Two distinct Flk-1+ mesoderm, hemangiogenic and cardiogenic, establish the functional circulatory system. We recently made progress in further identifying Flk-1+ hemangiogenic and cardiogenic mesoderm by the PDGFR1 expression. Specifically, while Flk-1+PDGFR1- hemangiogenic mesoderm can generate hematopoietic and endothelial cells, Flk-1+PDGFR1+ cardiogenic mesoderm can generate endothelial, smooth muscle cells and cardiomyocytes. However, our understanding of how the Flk-1+ mesoderm is specified is currently limiting. Intriguingly, there seems to be an antagonistic relationship between hematopoietic/vascular and cardiac outcome. Our preliminary studies suggest that we can skew the Flk-1+ mesoderm outcome by temporally modulating expression of the hemangiogenic transcription factors. Specifically, when ER71, GATA2 and Scl were temporally co-expressed during the mesoderm formation and patterning stage, only the Flk-1+PDGFR1- hemangiogenic mesoderm was formed. At the same time, no Flk-1+PDGFR1+ cardiogenic mesoderm was formed. Further characterization of the ER71, GATA2, and Scl mediated combinatorial molecular function would provide insights into the mechanisms by which hemangioblast lineage commitment occurs.
In aim 1, we will test the hypothesis that hemangiogenic mesoderm specification occurs at the expense of cardiogenic mesoderm in pluripotent stem cells and developing embryos. The hematopoietic, endothelial cell and cardiogenic potential of inducible ER71- GATA2-Scl pluripotent stem cells and embryos will be fully determined.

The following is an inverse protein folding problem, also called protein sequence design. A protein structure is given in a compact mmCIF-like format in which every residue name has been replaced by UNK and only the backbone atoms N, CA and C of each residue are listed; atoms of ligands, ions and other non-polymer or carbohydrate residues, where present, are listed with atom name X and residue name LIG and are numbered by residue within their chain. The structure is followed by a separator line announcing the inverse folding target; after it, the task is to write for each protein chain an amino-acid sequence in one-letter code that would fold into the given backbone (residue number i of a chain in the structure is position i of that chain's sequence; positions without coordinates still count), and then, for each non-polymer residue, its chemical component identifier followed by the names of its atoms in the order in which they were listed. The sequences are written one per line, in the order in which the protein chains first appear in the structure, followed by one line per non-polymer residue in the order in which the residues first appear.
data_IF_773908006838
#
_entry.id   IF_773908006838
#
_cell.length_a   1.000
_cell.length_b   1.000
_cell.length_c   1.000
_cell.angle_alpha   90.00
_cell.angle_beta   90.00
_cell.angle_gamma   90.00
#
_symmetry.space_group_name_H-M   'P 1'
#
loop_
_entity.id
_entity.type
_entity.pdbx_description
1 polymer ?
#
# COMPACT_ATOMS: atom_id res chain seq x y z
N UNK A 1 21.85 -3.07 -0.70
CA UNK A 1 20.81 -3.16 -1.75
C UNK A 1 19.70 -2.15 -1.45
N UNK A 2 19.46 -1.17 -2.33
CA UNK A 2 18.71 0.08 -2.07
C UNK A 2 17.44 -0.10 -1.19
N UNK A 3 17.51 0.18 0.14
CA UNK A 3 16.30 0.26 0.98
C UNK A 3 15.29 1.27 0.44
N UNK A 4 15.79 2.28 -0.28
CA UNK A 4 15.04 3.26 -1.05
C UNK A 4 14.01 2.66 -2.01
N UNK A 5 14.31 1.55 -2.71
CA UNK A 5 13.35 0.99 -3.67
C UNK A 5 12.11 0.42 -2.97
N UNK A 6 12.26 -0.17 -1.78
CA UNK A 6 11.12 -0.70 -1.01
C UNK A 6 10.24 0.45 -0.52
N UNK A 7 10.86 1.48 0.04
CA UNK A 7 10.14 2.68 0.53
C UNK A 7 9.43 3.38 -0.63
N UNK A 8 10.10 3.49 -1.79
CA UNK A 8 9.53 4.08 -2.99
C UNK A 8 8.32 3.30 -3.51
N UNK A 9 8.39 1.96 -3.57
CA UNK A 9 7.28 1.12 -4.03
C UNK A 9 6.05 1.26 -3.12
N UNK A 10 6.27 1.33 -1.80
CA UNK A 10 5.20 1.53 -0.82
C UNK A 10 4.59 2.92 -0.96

In aim 2, we will test the hypothesis that hemangioblast formation requires ER71, GATA2 and Scl functional interaction, which can be elucidated by characterizing their downstream gene regulatory networks.
In aim 3, we will test the hypothesis that pluripotent stem derived hemangioblasts can generate functional hematopoietic and endothelial cells in vivo. We will determine the full in vivo hematopoietic and endothelial cell potential of induced hemangioblasts. Successful completion of the proposed studies will have impact on both basic and applied science. Ultimately, we will have a deeper understanding of how the hematopoietic system is established during embryogenesis. This topic is most fundamental to the developmental biology of hematopoietic, vascular and cardiovascular fields. We envision that "PURE" hemangioblasts can be obtained from any pluripotent stem cells by "temporally" modulating ER71, GATA2 and Scl expression. Thus, positive outcome from the current proposed studies would be directly applicable to regenerative medicine utilizing pluripotent stem cells in the future.
This grant proposal is to understand how blood and blood vessels are established in the developing mouse embryo. This goal will be achieved by characterizing embryonic stem cells and transgenic mice co-expressing developmentally critical master genes that regulate blood and blood vessel development. The outcome of this study is highly relevant to basic research and regenerative medicine.
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|Ma, Yunglin D; Lugus, Jesse J; Park, Changwon et al. (2008) Differentiation of mouse embryonic stem cells into blood. Curr Protoc Stem Cell Biol Chapter 1:Unit 1F.4|
|Park, Changwon; Lugus, Jesse J; Choi, Kyunghee (2005) Stepwise commitment from embryonic stem to hematopoietic and endothelial cells. Curr Top Dev Biol 66:1-36|
|Park, Changwon; Ma, Yunglin D; Choi, Kyunghee (2005) Evidence for the hemangioblast. Exp Hematol 33:965-70|
|Lugus, Jesse J; Park, Changwon; Choi, Kyunghee (2005) Developmental relationship between hematopoietic and endothelial cells. Immunol Res 32:57-74|
|Zhang, Wen Jie; Park, Changwon; Arentson, Elizabeth et al. (2005) Modulation of hematopoietic and endothelial cell differentiation from mouse embryonic stem cells by different culture conditions. Blood 105:111-4|